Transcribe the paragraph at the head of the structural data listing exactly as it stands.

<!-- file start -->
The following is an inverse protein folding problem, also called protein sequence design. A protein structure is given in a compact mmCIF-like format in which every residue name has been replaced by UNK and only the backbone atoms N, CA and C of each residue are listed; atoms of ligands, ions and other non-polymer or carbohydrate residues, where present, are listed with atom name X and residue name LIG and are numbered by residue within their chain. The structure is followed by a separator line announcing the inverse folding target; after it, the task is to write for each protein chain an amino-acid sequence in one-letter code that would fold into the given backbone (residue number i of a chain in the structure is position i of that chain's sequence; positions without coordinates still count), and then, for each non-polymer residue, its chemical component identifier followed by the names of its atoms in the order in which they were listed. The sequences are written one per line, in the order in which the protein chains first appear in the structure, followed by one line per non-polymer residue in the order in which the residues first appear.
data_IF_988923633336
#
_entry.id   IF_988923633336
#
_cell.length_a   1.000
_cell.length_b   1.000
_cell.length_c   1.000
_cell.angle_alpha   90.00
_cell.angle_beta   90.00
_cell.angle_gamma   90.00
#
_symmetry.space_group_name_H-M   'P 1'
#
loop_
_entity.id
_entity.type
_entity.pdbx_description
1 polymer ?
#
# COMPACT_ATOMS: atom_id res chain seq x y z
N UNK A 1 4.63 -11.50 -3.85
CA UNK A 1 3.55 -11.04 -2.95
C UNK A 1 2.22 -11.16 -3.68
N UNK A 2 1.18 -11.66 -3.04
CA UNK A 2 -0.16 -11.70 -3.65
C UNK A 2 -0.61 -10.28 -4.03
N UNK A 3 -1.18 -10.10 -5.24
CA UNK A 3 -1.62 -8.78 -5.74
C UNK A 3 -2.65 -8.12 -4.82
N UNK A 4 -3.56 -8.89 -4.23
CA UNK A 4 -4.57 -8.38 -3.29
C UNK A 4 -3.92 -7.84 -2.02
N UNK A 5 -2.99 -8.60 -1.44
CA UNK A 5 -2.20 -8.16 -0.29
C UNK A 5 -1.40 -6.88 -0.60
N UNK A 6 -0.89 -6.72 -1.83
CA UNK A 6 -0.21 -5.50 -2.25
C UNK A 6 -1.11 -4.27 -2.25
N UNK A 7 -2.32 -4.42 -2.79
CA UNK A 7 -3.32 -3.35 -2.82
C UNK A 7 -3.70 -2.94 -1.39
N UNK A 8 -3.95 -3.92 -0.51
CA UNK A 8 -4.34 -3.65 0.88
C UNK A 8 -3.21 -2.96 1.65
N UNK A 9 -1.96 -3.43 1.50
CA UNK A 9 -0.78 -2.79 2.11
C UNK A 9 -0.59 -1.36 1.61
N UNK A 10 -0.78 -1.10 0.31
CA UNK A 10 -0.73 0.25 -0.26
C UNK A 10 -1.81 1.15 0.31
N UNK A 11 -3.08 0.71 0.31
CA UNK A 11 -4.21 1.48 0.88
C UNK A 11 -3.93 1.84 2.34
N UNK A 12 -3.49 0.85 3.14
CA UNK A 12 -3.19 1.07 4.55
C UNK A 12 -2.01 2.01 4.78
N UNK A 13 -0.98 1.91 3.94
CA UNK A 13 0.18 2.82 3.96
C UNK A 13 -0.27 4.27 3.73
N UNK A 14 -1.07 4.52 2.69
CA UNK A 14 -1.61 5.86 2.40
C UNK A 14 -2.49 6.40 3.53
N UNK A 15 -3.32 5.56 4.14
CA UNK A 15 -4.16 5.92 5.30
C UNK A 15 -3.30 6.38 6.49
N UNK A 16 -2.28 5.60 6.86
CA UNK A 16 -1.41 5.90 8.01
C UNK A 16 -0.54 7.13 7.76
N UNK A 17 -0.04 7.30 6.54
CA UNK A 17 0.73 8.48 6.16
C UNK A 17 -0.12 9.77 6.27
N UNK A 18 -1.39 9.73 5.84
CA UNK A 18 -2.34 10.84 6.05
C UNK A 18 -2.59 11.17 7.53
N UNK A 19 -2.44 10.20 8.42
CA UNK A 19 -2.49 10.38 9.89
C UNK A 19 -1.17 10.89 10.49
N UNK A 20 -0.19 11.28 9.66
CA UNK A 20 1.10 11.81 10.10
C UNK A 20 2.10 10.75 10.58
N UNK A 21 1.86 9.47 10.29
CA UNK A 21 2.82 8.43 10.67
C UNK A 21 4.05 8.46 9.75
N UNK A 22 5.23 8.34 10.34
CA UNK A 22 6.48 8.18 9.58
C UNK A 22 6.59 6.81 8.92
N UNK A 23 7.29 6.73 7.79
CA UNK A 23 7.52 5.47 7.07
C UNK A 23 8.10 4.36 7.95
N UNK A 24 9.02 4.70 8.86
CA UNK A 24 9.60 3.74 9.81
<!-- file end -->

The following is an inverse protein folding problem, also called protein sequence design. A protein structure is given in a compact mmCIF-like format in which every residue name has been replaced by UNK and only the backbone atoms N, CA and C of each residue are listed; atoms of ligands, ions and other non-polymer or carbohydrate residues, where present, are listed with atom name X and residue name LIG and are numbered by residue within their chain. The structure is followed by a separator line announcing the inverse folding target; after it, the task is to write for each protein chain an amino-acid sequence in one-letter code that would fold into the given backbone (residue number i of a chain in the structure is position i of that chain's sequence; positions without coordinates still count), and then, for each non-polymer residue, its chemical component identifier followed by the names of its atoms in the order in which they were listed. The sequences are written one per line, in the order in which the protein chains first appear in the structure, followed by one line per non-polymer residue in the order in which the residues first appear.